• Kincade, K. P. (1985). The A-to-Z of dry bean handling. In Proc Technical Conference on Dry Beans Research.

    Google Scholar 

  • Lei, N., Shu, G., Cao, J., Wan, H., & Feng, J. (2016). Extraction and antioxidant activities assay of polysaccharides from white hyacinth bean and promoting growth to probiotics. Annals of the University Dunarea de Jos of Galati Fascicle VI--Food Technology, 40(2), 51–62.

    Google Scholar 

  • Maass, B. L., Knox, M. R., Venkatesha, S. C., Angessa, T. T., Ramme, S., & Pengelly, B. C. (2010). Lablab purpureus—A crop lost for Africa? Tropical Plant Biology, 3(3), 123–135.

    Article  Google Scholar 

  • Maheshu, V., Priyadarsini, D. T., & Sasikumar, J. M. (2013). Effects of processing conditions on the stability of polyphenolic contents and antioxidant capacity of Dolichos lablab L. Journal of Food Science and Technology, 50(4), 731–738.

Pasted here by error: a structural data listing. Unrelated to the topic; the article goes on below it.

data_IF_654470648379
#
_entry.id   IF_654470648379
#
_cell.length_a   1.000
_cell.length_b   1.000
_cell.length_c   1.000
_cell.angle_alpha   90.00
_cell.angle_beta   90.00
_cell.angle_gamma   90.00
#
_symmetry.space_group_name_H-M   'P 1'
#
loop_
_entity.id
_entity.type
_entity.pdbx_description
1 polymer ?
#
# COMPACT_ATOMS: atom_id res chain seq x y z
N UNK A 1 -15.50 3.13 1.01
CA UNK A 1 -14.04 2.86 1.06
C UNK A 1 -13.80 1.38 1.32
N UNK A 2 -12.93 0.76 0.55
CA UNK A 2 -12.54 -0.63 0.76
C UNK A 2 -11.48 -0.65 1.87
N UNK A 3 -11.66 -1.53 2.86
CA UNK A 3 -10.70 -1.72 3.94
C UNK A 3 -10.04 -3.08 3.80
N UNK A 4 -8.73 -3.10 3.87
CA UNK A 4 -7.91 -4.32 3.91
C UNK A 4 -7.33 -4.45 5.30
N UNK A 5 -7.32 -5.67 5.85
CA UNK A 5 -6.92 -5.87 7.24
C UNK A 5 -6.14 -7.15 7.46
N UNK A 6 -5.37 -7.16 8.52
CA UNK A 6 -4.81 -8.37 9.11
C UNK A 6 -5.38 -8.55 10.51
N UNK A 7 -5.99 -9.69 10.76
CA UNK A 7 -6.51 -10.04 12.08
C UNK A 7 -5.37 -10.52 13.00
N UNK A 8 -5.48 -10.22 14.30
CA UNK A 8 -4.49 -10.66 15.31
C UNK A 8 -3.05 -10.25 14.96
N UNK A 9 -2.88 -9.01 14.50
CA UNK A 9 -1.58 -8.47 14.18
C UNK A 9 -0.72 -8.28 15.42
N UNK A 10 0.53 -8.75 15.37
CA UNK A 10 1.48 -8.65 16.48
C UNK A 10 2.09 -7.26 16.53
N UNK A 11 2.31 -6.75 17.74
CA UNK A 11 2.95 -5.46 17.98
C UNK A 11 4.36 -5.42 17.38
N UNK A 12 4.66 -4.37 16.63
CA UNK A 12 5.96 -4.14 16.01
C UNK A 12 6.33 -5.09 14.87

Article  CAS  Google Scholar 

  • Mosisa, M. T., & Tura, D. C. (2017). Effect of processing on proximate and mineral composition of hepho, a black climbing bean (Lablab purpureus L.) flour. Journal of Food and Nutrition Sciences, 5, 16–22.

    Article  CAS  Google Scholar 

  • Paredes-López, O., Maza-Calviño, E. C., & González-Castañeda, J. (1989). Effect of the hardening phenomenon on some physicochemical properties of common bean. Food Chemistry, 31(3), 225–236.

    Article  Google Scholar 

  • Pirhayati, M., Soltanizadeh, N., & Kadivar, M. (2011). Chemical and microstructural evaluation of ‘hard-to-cook’ phenomenon in legumes (pinto bean and small-type lentil). International Journal of Food Science & Technology, 46(9), 1884–1890.

    Article  CAS  Google Scholar 

  • Sheahan, C. M. (2012). Plant guide for Lablab (Lablab purpureus), USDA-Natural Resources Conservation Service, Cape May Plant Materials Center. Cape May, NJ, 8210.

    Google Scholar